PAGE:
Welcome to the May edition of Bulletin and my first as the Commission’s Chief Executive.
The Commission aims to make New Zealanders better off through well-functioning markets and consumers and businesses being confident market participants, and I am excited to be able to play a role in that. We have a great team of people here and it has been a real pleasure getting to know staff and to see the passion and professionalism they bring to their work. I also look forward to meeting many of you over the coming months.
There is a range of legislative reform on the horizon for the Acts that the Commission enforces or operates under. In early April, we made a written submission on the Commerce (Criminalisation of Cartels) Amendment Bill to the Economic Development, Science and Innovation Select Committee. If passed, this Bill would criminalise cartel conduct. Other areas of potential change include the introduction of market studies regime into the Commerce Act, a new regulatory framework for fixed line fibre services in the Telecommunications Act, and changes to the Credit Contracts and Consumer Finance Act. We continue to develop our plans to put in place the people, processes and systems that we will need to implement any changes.
In 2016 we sought the opinion of the High Court on how the Credit Contract and Consumer Finance Act 2003 (CCCFA) applies to consumer loans entered into with peer-to-peer lender Harmoney. The Commission’s view was that Harmoney’s platform fee was a credit fee under the Act and that Harmoney is a creditor. Last week Justice Patricia Courtney released her decision finding Harmoney is a creditor and its platform fee is a credit fee under section 5 of the CCCFA. The implications of those findings are that Harmoney’s fees cannot be unreasonable under the Act and must only recover transaction-specific costs. Our separate civil proceedings against Harmoney over the reasonableness of its platform fee that were stayed pending the High Court’s decision can now recommence.
We filed proceedings against Prices Pharmacy 2011 and its directors for alleged price fixing. The company and its directors allegedly facilitated a price fixing agreement with competing Nelson pharmacies agreeing to increase the charge consumers paid for full funded prescription items from $5 to $6. We also filed charges against Noel Leeming for allegedly misrepresenting consumers’ rights under the Consumer Guarantees Act and Vodafone for allegedly engaging in false and misleading conduct in relation to its FibreX broadband service.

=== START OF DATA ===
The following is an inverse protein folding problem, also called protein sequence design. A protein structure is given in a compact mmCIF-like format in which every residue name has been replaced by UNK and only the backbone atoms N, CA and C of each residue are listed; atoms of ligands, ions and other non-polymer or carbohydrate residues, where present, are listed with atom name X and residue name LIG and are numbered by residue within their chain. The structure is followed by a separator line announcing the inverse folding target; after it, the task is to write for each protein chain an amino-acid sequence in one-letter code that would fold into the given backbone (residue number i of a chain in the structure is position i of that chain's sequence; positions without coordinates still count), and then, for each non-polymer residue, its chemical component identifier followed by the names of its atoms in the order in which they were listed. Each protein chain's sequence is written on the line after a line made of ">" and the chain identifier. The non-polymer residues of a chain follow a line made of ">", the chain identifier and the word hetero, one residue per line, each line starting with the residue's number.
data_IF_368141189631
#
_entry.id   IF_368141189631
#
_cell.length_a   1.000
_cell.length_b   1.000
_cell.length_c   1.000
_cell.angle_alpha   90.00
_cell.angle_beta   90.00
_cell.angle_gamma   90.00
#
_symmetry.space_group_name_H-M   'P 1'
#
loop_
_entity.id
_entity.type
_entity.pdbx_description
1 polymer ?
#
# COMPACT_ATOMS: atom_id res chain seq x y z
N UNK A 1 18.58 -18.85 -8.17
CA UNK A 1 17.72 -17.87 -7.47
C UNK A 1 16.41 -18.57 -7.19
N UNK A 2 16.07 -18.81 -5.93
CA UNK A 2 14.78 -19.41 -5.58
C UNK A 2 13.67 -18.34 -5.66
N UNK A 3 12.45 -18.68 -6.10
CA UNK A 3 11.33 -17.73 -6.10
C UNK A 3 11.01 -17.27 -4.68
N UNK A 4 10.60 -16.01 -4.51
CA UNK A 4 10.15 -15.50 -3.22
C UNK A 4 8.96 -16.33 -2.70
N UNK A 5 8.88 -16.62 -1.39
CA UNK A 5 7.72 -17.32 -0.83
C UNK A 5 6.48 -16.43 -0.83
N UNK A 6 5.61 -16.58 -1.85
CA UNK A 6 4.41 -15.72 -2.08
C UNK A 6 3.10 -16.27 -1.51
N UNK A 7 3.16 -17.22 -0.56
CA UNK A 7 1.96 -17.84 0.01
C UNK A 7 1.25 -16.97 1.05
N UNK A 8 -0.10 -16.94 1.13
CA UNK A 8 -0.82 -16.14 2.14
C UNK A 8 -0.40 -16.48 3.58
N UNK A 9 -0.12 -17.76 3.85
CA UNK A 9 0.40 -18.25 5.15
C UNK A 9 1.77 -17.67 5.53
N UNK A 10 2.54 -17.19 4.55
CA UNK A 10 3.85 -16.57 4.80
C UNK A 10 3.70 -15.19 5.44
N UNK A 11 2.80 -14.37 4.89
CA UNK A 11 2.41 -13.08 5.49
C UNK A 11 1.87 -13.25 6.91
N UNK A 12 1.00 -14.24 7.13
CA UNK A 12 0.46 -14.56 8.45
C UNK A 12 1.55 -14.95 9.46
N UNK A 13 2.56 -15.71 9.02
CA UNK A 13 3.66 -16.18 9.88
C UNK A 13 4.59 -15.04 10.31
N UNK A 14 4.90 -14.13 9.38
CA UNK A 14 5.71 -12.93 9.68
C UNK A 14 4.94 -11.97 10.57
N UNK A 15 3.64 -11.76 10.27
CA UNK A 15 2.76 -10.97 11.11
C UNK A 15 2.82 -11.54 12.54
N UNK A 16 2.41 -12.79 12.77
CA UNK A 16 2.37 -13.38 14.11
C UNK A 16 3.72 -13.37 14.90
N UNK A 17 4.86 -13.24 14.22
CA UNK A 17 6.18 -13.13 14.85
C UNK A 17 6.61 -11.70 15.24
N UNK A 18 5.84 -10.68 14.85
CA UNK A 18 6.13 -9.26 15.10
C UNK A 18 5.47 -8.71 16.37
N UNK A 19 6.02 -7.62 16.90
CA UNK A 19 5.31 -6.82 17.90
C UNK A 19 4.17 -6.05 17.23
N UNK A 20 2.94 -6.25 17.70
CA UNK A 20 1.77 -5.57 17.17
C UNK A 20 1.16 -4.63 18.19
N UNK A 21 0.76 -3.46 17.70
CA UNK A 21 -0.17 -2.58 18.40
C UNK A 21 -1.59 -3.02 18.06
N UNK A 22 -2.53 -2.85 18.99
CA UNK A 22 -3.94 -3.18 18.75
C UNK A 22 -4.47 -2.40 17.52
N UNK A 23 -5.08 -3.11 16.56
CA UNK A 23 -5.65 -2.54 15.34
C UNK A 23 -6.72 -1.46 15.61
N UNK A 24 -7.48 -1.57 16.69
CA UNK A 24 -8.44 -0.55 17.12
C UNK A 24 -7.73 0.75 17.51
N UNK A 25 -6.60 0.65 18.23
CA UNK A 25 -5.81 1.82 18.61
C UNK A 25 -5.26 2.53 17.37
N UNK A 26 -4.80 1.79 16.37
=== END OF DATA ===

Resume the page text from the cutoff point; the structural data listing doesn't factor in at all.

The first sentence in our steel mesh investigation was handed down by the Auckland District Court in April. Timber King Limited and NZ Steel Distributor Limited were fined $400,950 for making false and misleading representations relating to their steel mesh products which are used to strengthen buildings. Two more companies (Brilliance Steel Limited and Steel and Tube Holdings) are due to be sentenced later this week. April also saw the largest fine so far handed down against a mobile trader. Mobile Shop Limited was fined $330,000 for breaches of both the Fair Trading Act and the Credit Contracts and Consumer Finance Act.
In our mergers work, we granted clearance to MDF manufacturer and supplier Daiken New Zealand to acquire Dongwha New Zealand Limited. We received an application for global payment services company Ingenico Group SA to acquire Paymark Limited. Paymark is owned by four major banks in New Zealand and operates a payment switch which directs requests for fund transfers from businesses to the appropriate bank for transfer.
On the regulation front, we have approved Wellington Electricity’s and Powerco’s proposals to invest in their networks. Wellington Electricitywill spend $31 million on improving its network’s resilience to a major earthquake. We are satisfied that the expenditure is needed and costed appropriately to ensure Wellington’s network is better prepared to withstand a major earthquake. Powerco will spend $1.27 billion over the next 5 years replacing parts of its network which were built in the 1950s and 60s and nearing the end of its life. In approving these proposals we were conscious of striking the right balance between keeping electricity affordable and ensuring safe, secure, and reliable networks for New Zealanders.
We have also released our draft report on our review of Auckland International Airport’s pricing decisions for the 5 years from 1 July 2017. The report outlines our concerns that the airport’s profits may be too high as it is targeting returns of 7.06% which is above our mid-point benchmark of 6.41%. This difference in target returns could result in customers paying an additional 61 cents per flight over the next 5 years, or an additional $47 million in profits after tax for the airport. Submissions on the draft report close tomorrow.